Mongol: Doctrine, Strategy, and Tactics

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When the Mongols engaged an opponent’s field army, they used a wide array of tactics to achieve victory. One such tactic, usually the opening one, was a barrage of arrows from a distance. Although this opening volley often inflicted little harm, it allowed the Mongols to see how the enemy would react. To remain in a position under constant fire probably became frustrating, especially for elite units. For massed infantry, often haphazardly armored, it became precarious.

From the Jürcheds, the Mongols adopted a troop composition of roughly 60 percent light cavalry and 40 percent medium-to-heavy cavalry. Army formations essentially consisted of five lines. The first three lines were light cavalry, and the last two were heavy cavalry. During battle the light cavalry released numerous barrages of arrows upon their opponents before retiring to regroup behind the heavy cavalry. After the opponent had become sufficiently disorganized, or after the Mongol commander decided to deliver the final blow, the heavy cavalry would trot forward in silence, accompanied only by the pounding of drums. Just before contact, the riders would release a terrific, collective scream, intended to frighten their opponents.

The key element in battle remained the Mongol barrage, or “storm,” of arrows, after which the Mongols would base their ensuing actions on their observations of their enemy. They would opt either for an enveloping maneuver or for a continued arrow barrage, at a closer, more destructive range. Another tactic was the mangutai, or the so-called suicide attack. In this maneuver a select group of Mongols would harass the enemy lines, showering them with arrows at close range until the enemy finally broke ranks and charged. The Mongols would then flee, still firing their arrows by turning backward in their saddles, a technique known as the Parthian shot, perfected and made famous by Parthian warriors of ancient Persia. After the pursuing forces became strung out and disorganized, the majority of Mongol forces would then charge. Often these forces had been waiting in ambush along the flanks, or were in fact the mangutai troops, who had mounted fresh horses. The pursuing forces would be unable to withstand the cohesive force of the Mongol charge. This maneuver-the feigned rout-was an old steppe trick, one that the Mongols raised to perfection. In the encircling maneuver the Mongols often left a gap between their lines. Eventually, the encircled foe would detect the gap and attempt to escape through it, inevitably leading to a rout, during which the Mongols would pursue and cut down the fleeing soldiers.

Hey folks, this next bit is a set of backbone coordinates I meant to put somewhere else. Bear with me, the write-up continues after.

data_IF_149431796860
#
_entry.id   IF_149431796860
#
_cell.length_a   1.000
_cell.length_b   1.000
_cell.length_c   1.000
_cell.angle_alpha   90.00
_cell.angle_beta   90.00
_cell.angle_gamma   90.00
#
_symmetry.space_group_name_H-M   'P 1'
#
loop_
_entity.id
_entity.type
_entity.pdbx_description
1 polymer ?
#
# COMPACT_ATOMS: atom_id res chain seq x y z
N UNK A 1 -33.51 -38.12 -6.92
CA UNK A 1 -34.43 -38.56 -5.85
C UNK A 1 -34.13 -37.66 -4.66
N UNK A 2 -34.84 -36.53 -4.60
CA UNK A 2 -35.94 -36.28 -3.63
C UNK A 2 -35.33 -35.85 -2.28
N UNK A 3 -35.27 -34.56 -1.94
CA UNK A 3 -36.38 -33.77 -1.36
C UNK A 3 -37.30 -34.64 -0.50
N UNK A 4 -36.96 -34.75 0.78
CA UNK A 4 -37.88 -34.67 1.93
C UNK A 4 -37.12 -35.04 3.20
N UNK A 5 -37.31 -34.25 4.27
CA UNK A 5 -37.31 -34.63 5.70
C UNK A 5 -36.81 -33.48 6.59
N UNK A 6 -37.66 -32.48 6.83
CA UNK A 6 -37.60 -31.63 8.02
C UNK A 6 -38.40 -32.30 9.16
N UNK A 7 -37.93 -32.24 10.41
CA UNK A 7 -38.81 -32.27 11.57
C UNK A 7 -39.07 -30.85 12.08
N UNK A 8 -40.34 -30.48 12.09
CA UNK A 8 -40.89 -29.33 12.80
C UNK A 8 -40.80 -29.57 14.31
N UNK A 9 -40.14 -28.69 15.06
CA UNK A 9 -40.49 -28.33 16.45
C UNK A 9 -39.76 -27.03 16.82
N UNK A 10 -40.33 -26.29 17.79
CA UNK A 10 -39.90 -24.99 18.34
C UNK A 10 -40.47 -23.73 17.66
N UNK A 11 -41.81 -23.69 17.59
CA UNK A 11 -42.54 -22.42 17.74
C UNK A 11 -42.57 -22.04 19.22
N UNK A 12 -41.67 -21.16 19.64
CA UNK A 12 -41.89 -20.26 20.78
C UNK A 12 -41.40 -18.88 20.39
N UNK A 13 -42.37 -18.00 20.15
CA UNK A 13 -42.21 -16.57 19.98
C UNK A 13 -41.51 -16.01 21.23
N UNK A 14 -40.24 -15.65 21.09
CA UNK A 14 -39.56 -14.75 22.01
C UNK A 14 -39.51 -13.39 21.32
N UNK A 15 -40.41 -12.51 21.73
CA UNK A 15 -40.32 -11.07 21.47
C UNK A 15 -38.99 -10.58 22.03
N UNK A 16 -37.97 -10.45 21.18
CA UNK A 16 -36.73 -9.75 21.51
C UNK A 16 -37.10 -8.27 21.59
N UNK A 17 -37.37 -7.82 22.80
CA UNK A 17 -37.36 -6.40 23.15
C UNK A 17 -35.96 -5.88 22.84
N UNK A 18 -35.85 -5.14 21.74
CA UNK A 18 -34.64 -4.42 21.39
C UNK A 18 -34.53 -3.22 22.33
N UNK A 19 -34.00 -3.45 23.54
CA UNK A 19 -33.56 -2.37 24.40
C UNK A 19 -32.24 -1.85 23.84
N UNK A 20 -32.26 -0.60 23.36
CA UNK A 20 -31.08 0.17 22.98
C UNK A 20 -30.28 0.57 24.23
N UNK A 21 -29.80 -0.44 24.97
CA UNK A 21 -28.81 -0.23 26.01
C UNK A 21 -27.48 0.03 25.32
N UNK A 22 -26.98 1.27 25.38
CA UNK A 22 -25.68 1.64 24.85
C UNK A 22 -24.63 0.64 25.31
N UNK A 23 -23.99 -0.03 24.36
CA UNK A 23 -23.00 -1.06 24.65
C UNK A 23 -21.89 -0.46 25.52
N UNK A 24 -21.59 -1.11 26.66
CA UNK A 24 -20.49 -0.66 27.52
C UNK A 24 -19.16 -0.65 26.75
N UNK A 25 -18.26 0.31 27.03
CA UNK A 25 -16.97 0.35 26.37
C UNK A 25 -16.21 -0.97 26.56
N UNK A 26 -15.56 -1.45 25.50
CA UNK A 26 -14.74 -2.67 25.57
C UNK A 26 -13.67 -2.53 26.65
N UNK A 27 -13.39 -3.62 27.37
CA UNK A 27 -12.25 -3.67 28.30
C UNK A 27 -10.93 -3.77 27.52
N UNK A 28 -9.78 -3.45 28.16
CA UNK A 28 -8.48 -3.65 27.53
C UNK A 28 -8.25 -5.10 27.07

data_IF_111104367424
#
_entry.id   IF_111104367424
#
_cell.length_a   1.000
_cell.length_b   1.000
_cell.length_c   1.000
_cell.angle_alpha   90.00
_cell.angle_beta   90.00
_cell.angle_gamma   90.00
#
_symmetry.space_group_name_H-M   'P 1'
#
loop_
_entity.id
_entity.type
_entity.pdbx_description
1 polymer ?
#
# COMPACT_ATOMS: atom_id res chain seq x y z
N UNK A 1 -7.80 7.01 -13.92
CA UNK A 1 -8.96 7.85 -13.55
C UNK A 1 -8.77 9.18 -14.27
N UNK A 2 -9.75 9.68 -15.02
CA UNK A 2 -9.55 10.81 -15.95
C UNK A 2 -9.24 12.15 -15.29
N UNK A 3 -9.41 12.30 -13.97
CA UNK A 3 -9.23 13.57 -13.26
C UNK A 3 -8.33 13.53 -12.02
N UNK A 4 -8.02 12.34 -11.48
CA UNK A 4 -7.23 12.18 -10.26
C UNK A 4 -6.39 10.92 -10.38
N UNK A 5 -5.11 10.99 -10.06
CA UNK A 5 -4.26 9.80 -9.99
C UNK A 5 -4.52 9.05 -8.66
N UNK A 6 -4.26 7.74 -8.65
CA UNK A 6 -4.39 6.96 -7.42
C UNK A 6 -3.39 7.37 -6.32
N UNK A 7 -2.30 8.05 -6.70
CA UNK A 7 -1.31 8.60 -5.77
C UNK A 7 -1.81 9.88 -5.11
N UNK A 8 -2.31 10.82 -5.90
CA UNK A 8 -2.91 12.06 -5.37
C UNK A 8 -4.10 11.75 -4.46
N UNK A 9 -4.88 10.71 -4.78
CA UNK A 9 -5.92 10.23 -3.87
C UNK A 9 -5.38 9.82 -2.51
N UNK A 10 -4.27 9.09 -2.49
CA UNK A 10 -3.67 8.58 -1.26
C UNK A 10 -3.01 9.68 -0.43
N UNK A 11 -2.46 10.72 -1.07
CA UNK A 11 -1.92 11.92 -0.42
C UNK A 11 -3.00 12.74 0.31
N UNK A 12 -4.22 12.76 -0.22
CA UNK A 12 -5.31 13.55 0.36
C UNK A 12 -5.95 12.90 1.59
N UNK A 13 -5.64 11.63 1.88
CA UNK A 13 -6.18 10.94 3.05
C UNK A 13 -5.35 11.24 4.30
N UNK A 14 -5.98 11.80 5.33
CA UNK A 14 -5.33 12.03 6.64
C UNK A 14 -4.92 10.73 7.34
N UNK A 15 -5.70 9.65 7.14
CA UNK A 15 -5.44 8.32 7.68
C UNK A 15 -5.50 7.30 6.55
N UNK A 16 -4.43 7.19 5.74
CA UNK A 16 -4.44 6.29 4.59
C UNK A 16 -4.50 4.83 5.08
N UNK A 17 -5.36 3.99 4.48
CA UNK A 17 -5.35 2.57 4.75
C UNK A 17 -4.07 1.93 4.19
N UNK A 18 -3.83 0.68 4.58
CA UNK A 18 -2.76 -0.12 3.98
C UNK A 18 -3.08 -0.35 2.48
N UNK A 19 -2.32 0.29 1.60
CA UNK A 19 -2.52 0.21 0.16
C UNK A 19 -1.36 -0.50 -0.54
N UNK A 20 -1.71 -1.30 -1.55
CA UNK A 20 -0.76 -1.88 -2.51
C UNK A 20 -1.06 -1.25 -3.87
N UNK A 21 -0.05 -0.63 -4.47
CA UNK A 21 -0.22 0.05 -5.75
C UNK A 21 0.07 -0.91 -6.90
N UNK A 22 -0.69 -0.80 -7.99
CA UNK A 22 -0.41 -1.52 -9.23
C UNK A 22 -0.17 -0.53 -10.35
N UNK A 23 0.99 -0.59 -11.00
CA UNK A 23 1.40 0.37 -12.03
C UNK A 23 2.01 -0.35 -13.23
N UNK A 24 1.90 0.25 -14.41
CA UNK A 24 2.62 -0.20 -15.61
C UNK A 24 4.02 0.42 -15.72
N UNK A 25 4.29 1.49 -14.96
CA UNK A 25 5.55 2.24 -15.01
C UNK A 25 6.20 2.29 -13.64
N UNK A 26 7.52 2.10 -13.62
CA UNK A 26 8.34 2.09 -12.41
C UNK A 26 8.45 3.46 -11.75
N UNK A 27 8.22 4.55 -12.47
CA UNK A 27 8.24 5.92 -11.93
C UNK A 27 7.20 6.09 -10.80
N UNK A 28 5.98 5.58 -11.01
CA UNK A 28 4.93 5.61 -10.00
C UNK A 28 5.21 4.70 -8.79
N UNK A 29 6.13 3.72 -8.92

The Mongols conducted the majority of their battles at a distance. They possessed a great advantage in the power of their bows and believed in the principle of massed firepower, coordinating their fire arcs through the use of banners, torches, and whistling arrows. Much like that of modern directed artillery fire, the effect of massed Mongol firepower could be devastating.

Mongol use of massed firepower also applied to sieges. At Aleppo in 1400, the Mongols arranged twenty catapults against one gate. The Mongol use of massed firepower-decades before the English use of massed longbow archers-reduced enemy armies, and with catapults and ballistae, demolished city defenses.

Other Mongol tactics included psychological maneuvers. The Mongols often lighted more campfires than normal to make their camps appear to be larger than they were. At times they also mounted dummies on their spare horses, so that their armies would appear from a distance to be larger than they were. Tamerlane contributed the trick of tying branches to the tails of his horses, so that enormous clouds of dust could be seen from a distance, deceiving his enemies. Merchants who served as spies spread rumors far in advance of the army. Furthermore, Mongols treated with leniency cities that surrendered, whereas they crushed mercilessly those that opposed or rebelled.

In terms of strategy, the Mongols had a set method of invasion that varied only slightly from campaign to campaign. The Mongol army invaded in several, usually three, columns: a center force and two flanking corps. The flanking units, in some instances, went into neighboring territories before a rendezvous with the center army, as in the Mongol invasion of Hungary in 1241. Armies sent into Poland distracted the Poles, the Teutonic Knights, and the Bohemians from joining the Hungarians. A screen of scouts and outriders constantly relayed information back to the column. Their preplanned schedule and use of scouts allowed the Mongols to march divided, but to fight united. Furthermore, because their forces marched in considerably smaller concentrations, the Mongols were not impeded by columns stretching for miles. They used their mobility to spread terror on many fronts at the same time; their opponents were rarely prepared to concentrate their forces against them.

The Mongols’ use of many-pronged invasions also fit in with their preferred method of engaging the enemy. The Mongols preferred to deal with all field armies before moving deep into enemy territory. Because the enemy usually sought to meet the Mongols before they destroyed an entire province, reaching this goal was rarely difficult. Furthermore, the Mongols’ use of columns and a screen of scouts enabled the gathering of intelligence that usually allowed the Mongols to unite their forces before the enemy was cognizant of all the different invading forces, thus better concealing their troop strengths. This arrangement also meant that an embattled force could receive reinforcements or, in the advent of defeat, could be avenged.